Incubating and Hatching your own Eggs
INCUBATING AND HATCHING YOUR OWN EGGS
There are several reasons to incubate and hatch poultry eggs artificially. One is to increase or maintain your own flock. In this case, an understanding of poultry genetics will be helpful in selecting parents for mating. Another reason is as a classroom experience for K-12 students. 'Embryology in the classroom' is a popular activity and can be adapted for a wide variety of science, and non-science, topics.
It is important to start out with clean, fertile hatching eggs.
Incubation of poultry (University of Missouri)
Hatching your own chicks (University of Maine)
Incubating and hatching quail (Raisequail.com)
TROUBLESHOOTING FAILURES WITH EGG INCUBATION
It is unlikely that you will have 100% of your eggs hatch. If you get particularly low hatchability it is important to break out the eggs that did not hatch to try and figure out what the problem was and make corrections for the next hatch.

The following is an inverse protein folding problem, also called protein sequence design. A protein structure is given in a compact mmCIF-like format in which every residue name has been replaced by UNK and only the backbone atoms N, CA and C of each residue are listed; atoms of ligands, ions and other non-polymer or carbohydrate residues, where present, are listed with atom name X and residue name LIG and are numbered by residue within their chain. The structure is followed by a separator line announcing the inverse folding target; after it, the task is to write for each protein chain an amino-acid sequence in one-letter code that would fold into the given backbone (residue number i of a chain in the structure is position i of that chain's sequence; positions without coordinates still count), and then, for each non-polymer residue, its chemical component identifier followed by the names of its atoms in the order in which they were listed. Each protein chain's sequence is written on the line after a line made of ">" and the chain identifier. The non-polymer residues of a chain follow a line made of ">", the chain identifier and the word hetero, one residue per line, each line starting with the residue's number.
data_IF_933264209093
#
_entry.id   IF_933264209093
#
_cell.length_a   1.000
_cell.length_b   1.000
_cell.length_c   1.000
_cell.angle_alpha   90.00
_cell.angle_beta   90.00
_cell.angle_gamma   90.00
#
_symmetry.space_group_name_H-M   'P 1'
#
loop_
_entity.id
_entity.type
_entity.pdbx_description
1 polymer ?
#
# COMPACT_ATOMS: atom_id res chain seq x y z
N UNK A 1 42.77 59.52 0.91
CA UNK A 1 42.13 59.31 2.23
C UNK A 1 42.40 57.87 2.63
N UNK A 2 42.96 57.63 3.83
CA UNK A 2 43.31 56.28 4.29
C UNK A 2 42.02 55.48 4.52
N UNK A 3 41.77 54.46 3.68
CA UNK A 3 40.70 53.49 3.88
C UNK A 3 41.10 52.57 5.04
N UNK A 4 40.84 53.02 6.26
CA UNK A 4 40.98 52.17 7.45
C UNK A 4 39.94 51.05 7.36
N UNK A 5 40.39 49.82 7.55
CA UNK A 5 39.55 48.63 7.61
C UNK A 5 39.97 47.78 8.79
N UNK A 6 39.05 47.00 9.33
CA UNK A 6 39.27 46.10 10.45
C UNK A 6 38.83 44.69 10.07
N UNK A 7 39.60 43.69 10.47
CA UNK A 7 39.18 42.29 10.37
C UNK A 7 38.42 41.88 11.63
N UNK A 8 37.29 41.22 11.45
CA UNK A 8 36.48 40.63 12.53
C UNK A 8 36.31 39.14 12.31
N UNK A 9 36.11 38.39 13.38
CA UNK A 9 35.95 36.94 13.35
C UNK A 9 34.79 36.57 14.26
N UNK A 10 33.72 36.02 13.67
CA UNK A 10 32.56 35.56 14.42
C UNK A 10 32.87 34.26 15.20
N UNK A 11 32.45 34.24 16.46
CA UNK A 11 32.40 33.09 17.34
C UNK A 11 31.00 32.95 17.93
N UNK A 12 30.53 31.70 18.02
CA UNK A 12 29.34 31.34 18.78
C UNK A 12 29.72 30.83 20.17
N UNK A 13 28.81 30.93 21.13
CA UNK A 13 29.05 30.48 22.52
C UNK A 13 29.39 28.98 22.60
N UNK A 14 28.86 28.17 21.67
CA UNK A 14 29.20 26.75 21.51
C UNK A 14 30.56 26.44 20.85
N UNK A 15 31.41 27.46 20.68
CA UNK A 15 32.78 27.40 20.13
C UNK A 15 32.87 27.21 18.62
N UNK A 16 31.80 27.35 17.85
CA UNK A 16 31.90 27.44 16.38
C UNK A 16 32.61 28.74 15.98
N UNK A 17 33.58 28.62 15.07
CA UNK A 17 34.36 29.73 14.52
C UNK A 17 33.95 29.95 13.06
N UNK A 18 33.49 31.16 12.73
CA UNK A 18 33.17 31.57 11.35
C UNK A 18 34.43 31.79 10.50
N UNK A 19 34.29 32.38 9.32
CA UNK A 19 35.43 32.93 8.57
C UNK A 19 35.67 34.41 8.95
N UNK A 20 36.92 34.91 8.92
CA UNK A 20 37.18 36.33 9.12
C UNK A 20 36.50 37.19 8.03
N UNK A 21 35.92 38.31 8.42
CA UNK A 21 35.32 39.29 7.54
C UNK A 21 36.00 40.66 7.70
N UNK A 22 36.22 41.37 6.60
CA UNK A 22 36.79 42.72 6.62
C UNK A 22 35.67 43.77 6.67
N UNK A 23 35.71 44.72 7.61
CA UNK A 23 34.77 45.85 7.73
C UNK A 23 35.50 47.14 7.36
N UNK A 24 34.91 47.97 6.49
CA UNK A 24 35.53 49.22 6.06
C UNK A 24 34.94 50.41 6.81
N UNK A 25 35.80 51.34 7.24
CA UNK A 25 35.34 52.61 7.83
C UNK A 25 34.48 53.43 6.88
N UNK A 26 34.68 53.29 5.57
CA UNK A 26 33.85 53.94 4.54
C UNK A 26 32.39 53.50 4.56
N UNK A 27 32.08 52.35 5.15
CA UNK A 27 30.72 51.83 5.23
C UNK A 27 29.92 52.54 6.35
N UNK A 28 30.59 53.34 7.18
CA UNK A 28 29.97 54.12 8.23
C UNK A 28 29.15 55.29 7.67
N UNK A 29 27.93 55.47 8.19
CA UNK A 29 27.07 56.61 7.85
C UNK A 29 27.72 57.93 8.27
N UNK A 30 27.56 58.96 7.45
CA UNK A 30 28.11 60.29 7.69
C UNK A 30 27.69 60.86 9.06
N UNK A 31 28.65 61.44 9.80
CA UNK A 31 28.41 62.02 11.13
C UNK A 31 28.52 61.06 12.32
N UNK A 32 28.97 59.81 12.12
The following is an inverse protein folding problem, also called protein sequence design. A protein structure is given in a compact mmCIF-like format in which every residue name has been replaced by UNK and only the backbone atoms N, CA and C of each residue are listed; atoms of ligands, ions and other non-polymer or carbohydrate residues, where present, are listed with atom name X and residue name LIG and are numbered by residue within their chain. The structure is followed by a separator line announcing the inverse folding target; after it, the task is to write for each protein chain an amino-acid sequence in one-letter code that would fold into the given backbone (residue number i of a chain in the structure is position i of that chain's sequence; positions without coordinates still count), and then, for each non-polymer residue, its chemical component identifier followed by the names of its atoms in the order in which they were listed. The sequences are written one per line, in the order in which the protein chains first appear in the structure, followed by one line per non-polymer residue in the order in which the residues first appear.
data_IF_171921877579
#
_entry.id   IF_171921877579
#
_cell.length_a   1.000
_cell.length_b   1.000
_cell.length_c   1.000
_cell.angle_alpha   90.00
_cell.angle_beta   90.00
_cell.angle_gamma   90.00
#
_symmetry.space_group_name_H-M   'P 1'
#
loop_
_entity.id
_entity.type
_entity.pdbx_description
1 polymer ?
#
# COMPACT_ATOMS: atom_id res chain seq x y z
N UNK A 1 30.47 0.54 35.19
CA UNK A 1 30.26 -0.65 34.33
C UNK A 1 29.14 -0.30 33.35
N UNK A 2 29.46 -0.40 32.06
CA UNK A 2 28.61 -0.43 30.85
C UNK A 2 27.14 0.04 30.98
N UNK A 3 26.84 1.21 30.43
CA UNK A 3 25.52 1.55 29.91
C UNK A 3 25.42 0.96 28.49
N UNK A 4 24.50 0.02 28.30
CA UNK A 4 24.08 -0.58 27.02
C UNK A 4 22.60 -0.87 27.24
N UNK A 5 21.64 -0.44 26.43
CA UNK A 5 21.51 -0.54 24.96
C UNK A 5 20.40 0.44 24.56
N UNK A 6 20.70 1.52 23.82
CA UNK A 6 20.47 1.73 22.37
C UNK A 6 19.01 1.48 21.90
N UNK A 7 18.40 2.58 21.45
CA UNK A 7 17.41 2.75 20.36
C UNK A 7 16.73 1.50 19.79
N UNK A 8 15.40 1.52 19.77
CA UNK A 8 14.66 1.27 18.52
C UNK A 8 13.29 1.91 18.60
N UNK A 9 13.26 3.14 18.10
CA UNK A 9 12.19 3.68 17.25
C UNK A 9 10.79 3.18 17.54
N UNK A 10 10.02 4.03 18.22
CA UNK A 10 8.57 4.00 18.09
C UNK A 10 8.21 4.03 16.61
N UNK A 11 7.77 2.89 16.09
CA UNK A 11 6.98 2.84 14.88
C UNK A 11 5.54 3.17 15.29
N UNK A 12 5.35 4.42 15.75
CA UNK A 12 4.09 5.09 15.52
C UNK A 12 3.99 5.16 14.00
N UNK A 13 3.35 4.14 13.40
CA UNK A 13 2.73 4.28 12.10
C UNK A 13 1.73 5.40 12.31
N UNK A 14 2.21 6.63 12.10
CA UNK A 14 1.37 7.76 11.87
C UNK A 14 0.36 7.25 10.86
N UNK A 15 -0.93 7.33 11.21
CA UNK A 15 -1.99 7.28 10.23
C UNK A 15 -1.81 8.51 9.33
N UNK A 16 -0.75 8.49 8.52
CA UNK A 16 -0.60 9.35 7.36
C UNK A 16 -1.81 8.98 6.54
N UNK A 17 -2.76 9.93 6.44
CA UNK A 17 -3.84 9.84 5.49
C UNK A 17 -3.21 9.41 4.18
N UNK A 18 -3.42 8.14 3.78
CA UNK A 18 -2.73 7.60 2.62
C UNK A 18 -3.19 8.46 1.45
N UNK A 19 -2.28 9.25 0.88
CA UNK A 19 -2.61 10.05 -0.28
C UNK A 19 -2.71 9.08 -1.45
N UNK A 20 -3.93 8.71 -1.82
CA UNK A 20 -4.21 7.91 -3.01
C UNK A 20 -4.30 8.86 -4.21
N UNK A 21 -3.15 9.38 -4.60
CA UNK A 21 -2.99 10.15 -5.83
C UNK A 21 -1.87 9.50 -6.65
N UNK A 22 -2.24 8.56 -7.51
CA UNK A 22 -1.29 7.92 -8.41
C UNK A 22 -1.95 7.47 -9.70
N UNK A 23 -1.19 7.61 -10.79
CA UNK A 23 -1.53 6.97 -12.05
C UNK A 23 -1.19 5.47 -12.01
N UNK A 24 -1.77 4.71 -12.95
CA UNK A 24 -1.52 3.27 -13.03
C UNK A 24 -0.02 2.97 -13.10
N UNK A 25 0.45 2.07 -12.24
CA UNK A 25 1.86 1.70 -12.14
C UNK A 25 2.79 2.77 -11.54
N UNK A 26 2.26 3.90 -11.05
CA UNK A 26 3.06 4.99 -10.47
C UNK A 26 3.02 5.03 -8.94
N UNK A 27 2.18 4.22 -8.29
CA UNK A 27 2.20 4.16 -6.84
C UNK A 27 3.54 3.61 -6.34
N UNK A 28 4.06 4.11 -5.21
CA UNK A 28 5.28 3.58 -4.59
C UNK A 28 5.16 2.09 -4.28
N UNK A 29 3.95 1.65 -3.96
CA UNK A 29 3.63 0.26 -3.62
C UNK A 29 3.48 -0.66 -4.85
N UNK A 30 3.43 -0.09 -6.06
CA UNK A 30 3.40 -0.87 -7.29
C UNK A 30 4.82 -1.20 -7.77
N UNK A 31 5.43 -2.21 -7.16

It is also a good management practice to candle the eggs after the first week of incubation and remove any infertile or dead embryos.
Candling eggs (University of Illinois)
Egg candling and breakout analysis (University of California)
Common incubation problems: Causes and remedies (University of California)
Chick embryo malpositions and deformities (University of Florida)
Article - The five best incubators (The Chicken Hub)
CQF Manufacturing (Savannah, Georgia)
Stromberg's (Pine River, Minnesota)
Building an incubator (University of Illinois)
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